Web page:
I did take a sewing class and made a reusable bag for him! That must be your solution for dear dad. If his daughter MADE him a reusable bag (or more) he cannot help but use them! Like the macaroni made necklace we made as children.
One thing I hadn’t seen on here is what he’s willing to carry. That can be a big differentiator. If you need to worry about size/weight because of his physical capabilities that needs to be considered too!
Not a car person, but I have been in the past, and keeping a few bags in the backseat was always a good reminder to get the rest for big trips.
My partner, who uses the bags as an indulgence for me, keeps a Chico bag (free from a green expo of some sort, has a legal office screen printed on it) in the glove box. I link another on my keychain for shopping that isn’t groceries, like crafts or gift shopping.
It helps to be a fan of pockets for that.
A Chico realistically carries 15 pounds, although the max is 20, as stated on the web site. I am noticing stretched seams on my oldest bags (4 years).
I’d not trust those few for glass jars. They are my leafy produce bags now.
A couple canvas bags for glass containers and a few lighter weight bags can get your dad started, I think.
The most bags I ever used was seven in one trip, but again, not with a car.
When I borrow my partners car, I often pop a cardboard box in the back, unload a few bags after store one, and reuse the bags straight away.
Here in germany there are many folded bags you can buy at the stores. Most of them are so small, you can carry them at your keychain.
For my wedding I gave this ones as a pesent for our guests: http://ecx.images-amazon.com/images/I/51xs8mGybLL._SS400_.jpg
so all of our family now use them.
I take 3-4 of my strawberrys for shopping, thats enough.
Here are also many cotton bags with a nice picture of the hometown.The older people like this one very much.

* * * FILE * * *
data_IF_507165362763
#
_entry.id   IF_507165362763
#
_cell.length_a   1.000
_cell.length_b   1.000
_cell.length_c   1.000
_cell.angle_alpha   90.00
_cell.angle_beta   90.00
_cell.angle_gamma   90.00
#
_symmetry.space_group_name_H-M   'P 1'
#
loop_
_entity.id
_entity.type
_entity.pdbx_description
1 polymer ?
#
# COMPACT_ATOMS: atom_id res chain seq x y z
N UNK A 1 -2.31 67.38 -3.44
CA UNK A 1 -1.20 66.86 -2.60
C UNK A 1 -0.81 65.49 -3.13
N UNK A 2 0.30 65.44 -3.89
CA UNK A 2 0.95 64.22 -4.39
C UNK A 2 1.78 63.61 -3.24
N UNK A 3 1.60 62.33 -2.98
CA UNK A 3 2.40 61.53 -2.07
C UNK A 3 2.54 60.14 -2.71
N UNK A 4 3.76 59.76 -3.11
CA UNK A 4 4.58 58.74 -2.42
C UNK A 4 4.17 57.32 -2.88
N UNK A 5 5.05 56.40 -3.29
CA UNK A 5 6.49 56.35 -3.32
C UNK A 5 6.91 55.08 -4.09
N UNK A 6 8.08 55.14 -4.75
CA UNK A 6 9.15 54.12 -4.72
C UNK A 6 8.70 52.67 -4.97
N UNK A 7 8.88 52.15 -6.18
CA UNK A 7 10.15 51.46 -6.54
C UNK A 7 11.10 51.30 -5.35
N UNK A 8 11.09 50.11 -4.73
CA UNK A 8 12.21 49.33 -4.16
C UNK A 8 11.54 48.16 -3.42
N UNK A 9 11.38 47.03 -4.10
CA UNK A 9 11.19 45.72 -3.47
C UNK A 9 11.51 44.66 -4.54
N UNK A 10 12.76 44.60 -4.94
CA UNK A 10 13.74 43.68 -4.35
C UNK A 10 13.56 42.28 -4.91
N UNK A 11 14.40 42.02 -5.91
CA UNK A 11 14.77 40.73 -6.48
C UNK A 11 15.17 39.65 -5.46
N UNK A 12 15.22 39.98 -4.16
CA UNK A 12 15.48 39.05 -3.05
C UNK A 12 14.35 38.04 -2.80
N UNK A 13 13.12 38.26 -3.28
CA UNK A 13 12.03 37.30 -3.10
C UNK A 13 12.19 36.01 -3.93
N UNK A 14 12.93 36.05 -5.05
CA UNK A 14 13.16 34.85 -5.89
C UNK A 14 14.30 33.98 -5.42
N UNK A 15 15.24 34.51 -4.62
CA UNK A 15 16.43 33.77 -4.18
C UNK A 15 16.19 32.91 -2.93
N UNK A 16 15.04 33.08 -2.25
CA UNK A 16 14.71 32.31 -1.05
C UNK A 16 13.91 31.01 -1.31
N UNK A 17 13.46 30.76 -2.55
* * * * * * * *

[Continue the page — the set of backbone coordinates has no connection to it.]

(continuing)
While I am the one who insisted that we stop using plastic, my husband figured out how to ensure we never forget the bags. After coming home from the grocery store, they are folded and placed on the counter as they are emptied. Meanwhile, the trunk of the car stays open. Once all of the bags are emptied and folded, someone (normally my husband) takes them out to the car and closes the trunk. While he will still use a plastic bag, I do not. Grocery store, liquor store, department store, I carry my own bags.
We keep a 5-pack on Envirosax in the trunk in each car. One 5-pack is enough for my husband, but I have 2 5-packs, as I do the bulk of the shopping. 10 bags are sufficient enough. We throw them in with our cloth napkins to clean them and hang to dry.
I get all my bags free or for a quarter from yardsales and thrift stores. The cheap paper-like ones are really too flimsy for the investment. I like the canvass bags. If he has more bags than he needs in the car, then having some there will always be an option. I forget bags and home and forget them in the car. One day, I was so disgusted at leaving the bags in the car that I told the bagger to put it all back in the cart, that I would bag them myself as I put the groceries in the car. I did! Thankfully, it has never been raining or too cold.